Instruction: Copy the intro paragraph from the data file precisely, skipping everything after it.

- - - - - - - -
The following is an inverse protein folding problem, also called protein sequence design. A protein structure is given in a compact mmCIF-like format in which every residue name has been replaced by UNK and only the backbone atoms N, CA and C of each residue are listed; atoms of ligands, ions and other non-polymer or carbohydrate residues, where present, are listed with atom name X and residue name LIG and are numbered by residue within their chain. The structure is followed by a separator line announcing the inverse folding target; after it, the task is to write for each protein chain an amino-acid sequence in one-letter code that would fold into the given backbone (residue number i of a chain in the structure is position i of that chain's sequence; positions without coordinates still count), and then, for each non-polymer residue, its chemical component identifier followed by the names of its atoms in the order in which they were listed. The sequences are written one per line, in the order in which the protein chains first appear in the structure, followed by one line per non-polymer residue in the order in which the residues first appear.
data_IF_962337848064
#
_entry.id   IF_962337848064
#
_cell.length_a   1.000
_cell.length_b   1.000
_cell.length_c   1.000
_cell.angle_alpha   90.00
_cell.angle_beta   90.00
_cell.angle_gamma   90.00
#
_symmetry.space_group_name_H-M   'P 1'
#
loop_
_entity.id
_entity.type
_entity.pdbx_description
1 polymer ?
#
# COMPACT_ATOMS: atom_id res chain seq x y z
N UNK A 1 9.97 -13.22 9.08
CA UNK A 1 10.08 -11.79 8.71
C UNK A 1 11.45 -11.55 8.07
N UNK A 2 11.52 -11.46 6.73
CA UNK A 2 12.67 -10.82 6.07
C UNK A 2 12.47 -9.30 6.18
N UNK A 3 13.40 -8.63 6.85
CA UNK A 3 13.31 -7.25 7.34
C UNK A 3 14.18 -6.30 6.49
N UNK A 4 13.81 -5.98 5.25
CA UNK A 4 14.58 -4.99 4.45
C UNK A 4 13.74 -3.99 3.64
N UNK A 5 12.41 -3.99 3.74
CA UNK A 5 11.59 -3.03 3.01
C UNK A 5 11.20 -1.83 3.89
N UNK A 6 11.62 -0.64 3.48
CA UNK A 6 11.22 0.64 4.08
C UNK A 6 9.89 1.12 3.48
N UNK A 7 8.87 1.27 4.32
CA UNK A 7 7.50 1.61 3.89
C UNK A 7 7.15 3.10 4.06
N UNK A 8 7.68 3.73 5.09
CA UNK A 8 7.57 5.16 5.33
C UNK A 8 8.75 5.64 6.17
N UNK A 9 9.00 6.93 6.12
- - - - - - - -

The following is an inverse protein folding problem, also called protein sequence design. A protein structure is given in a compact mmCIF-like format in which every residue name has been replaced by UNK and only the backbone atoms N, CA and C of each residue are listed; atoms of ligands, ions and other non-polymer or carbohydrate residues, where present, are listed with atom name X and residue name LIG and are numbered by residue within their chain. The structure is followed by a separator line announcing the inverse folding target; after it, the task is to write for each protein chain an amino-acid sequence in one-letter code that would fold into the given backbone (residue number i of a chain in the structure is position i of that chain's sequence; positions without coordinates still count), and then, for each non-polymer residue, its chemical component identifier followed by the names of its atoms in the order in which they were listed. The sequences are written one per line, in the order in which the protein chains first appear in the structure, followed by one line per non-polymer residue in the order in which the residues first appear.